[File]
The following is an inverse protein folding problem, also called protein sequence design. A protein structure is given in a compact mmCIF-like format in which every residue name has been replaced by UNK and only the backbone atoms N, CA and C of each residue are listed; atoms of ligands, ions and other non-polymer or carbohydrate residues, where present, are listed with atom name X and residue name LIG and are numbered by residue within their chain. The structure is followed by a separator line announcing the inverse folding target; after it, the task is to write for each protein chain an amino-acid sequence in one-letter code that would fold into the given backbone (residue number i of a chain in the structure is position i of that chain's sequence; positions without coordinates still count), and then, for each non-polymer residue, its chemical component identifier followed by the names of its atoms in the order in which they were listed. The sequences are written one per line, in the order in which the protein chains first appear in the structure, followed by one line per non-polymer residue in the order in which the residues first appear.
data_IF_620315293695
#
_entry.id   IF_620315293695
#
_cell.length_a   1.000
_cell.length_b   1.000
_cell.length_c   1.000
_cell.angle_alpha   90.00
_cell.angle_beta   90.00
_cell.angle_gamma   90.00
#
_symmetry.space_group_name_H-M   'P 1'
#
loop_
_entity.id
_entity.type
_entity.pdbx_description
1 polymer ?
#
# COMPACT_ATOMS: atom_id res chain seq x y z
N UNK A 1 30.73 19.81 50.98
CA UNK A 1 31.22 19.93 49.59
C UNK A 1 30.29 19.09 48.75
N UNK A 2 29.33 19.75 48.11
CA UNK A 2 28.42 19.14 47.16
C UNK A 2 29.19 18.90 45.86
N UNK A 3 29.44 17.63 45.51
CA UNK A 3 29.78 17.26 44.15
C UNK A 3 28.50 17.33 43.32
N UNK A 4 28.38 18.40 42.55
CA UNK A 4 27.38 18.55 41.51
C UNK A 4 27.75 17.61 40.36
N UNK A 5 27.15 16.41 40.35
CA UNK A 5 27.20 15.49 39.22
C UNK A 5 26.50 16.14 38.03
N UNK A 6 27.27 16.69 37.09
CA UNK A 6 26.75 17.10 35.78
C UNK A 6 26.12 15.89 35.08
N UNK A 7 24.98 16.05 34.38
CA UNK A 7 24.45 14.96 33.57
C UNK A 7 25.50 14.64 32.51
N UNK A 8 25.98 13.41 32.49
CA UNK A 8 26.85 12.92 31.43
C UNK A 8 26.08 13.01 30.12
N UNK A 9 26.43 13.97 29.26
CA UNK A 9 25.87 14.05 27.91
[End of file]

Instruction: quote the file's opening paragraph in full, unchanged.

The following is an inverse protein folding problem, also called protein sequence design. A protein structure is given in a compact mmCIF-like format in which every residue name has been replaced by UNK and only the backbone atoms N, CA and C of each residue are listed; atoms of ligands, ions and other non-polymer or carbohydrate residues, where present, are listed with atom name X and residue name LIG and are numbered by residue within their chain. The structure is followed by a separator line announcing the inverse folding target; after it, the task is to write for each protein chain an amino-acid sequence in one-letter code that would fold into the given backbone (residue number i of a chain in the structure is position i of that chain's sequence; positions without coordinates still count), and then, for each non-polymer residue, its chemical component identifier followed by the names of its atoms in the order in which they were listed. The sequences are written one per line, in the order in which the protein chains first appear in the structure, followed by one line per non-polymer residue in the order in which the residues first appear.